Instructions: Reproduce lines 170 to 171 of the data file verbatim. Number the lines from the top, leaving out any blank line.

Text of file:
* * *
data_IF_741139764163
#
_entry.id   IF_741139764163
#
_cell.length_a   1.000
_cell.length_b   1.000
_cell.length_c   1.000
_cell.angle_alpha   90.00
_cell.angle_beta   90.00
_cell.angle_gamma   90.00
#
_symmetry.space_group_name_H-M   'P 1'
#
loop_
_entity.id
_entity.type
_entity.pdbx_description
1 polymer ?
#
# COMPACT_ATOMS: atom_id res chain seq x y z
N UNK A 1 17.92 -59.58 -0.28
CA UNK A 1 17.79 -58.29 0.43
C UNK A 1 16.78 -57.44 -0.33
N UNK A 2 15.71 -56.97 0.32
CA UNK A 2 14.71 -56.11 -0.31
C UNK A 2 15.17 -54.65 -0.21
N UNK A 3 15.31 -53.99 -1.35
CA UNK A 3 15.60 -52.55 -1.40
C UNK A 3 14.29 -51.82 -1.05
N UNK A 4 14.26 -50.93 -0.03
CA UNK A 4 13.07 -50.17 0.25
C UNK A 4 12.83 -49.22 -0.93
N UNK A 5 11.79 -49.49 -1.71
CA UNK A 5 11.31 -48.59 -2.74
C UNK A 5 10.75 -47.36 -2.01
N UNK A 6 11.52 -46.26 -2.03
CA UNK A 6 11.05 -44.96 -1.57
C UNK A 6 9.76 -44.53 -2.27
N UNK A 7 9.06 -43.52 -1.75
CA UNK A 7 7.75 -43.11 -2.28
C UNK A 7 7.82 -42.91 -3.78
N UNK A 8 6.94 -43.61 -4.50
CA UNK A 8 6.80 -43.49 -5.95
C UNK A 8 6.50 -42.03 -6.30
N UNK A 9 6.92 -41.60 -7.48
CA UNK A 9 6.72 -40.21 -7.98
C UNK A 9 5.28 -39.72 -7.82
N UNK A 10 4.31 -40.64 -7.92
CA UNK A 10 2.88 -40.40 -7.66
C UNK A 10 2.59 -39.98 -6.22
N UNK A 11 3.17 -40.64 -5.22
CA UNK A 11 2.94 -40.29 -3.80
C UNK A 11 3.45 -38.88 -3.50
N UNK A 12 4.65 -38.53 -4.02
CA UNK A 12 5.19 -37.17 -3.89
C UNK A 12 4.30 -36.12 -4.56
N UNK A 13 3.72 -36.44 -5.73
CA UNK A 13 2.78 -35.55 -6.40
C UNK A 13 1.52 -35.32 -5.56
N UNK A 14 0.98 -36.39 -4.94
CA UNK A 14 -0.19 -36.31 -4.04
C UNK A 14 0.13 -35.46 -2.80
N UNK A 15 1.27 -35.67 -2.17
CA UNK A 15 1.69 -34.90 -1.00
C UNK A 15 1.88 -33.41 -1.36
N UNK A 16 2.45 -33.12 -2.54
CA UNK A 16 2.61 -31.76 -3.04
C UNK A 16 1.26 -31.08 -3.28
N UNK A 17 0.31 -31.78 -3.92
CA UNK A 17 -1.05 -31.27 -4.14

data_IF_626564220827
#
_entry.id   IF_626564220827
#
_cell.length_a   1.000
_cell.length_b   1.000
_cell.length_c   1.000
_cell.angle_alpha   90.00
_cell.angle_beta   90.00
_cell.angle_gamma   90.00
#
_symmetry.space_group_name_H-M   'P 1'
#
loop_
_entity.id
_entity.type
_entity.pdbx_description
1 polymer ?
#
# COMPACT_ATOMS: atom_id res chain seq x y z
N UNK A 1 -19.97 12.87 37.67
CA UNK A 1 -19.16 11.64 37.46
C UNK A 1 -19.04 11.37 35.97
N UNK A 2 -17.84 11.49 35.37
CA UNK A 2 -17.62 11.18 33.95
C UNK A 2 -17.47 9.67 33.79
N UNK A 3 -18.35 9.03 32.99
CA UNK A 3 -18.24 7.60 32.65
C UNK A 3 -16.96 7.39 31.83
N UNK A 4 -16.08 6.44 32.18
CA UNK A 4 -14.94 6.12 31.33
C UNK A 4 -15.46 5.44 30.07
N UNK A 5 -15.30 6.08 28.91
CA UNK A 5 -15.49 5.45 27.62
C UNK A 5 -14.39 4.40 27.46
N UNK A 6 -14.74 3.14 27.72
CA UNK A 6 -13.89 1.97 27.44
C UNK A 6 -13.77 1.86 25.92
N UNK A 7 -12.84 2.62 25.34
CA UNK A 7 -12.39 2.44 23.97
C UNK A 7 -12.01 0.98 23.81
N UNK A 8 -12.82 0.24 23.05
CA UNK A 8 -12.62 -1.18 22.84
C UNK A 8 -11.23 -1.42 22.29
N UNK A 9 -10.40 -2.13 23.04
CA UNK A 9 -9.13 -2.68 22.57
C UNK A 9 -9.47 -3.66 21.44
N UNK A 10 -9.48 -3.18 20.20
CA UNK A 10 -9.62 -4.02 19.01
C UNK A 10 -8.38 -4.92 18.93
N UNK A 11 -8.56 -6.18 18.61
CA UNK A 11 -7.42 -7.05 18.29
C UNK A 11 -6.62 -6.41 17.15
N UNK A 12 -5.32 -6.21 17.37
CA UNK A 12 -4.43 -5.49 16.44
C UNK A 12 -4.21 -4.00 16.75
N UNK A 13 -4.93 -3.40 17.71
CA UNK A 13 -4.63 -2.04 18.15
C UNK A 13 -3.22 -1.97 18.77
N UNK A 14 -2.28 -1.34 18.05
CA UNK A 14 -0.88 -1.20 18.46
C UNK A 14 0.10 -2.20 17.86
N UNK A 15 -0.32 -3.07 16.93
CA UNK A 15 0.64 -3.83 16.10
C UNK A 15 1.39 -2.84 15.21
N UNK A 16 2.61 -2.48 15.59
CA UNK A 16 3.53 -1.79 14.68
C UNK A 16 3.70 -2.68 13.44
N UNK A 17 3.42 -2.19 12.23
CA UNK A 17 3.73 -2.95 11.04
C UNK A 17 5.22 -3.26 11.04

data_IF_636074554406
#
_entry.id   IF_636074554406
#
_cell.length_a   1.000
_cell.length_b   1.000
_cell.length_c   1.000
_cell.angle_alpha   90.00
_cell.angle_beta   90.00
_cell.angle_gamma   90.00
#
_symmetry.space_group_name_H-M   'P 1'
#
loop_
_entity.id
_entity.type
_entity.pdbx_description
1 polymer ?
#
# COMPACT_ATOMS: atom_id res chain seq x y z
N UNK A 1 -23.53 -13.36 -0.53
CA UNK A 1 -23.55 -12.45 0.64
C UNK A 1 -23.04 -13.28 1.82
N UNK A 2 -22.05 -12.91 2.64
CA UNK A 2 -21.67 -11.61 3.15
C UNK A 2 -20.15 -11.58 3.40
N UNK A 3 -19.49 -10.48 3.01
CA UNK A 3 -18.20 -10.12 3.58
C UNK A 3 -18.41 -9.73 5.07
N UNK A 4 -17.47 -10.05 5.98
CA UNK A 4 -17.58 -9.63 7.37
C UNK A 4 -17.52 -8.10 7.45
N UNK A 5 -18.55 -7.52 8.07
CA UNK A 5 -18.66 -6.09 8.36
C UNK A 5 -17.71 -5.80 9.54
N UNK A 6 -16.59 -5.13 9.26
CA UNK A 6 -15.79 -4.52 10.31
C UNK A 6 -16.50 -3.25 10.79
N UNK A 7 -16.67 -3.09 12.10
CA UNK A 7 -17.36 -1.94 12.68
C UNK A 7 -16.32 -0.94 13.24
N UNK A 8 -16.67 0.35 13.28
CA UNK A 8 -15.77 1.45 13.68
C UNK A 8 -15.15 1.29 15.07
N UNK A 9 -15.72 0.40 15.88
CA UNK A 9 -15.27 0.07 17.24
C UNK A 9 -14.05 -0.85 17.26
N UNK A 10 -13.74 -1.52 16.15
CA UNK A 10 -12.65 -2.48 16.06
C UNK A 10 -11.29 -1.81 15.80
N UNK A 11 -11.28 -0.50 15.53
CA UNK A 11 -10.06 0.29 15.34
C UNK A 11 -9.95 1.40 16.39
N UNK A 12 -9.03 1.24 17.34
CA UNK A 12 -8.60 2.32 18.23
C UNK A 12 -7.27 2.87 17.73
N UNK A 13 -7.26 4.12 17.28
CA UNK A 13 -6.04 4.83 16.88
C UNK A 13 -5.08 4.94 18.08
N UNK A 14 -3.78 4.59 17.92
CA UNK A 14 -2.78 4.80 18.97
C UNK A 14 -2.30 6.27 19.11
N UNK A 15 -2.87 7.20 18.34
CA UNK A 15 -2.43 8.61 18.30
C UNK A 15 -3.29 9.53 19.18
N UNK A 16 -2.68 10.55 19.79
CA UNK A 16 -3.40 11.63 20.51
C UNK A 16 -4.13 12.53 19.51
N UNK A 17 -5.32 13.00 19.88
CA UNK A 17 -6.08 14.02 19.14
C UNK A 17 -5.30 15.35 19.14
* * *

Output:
C UNK A 3 -18.41 -9.73 5.07
N UNK A 4 -17.47 -10.05 5.98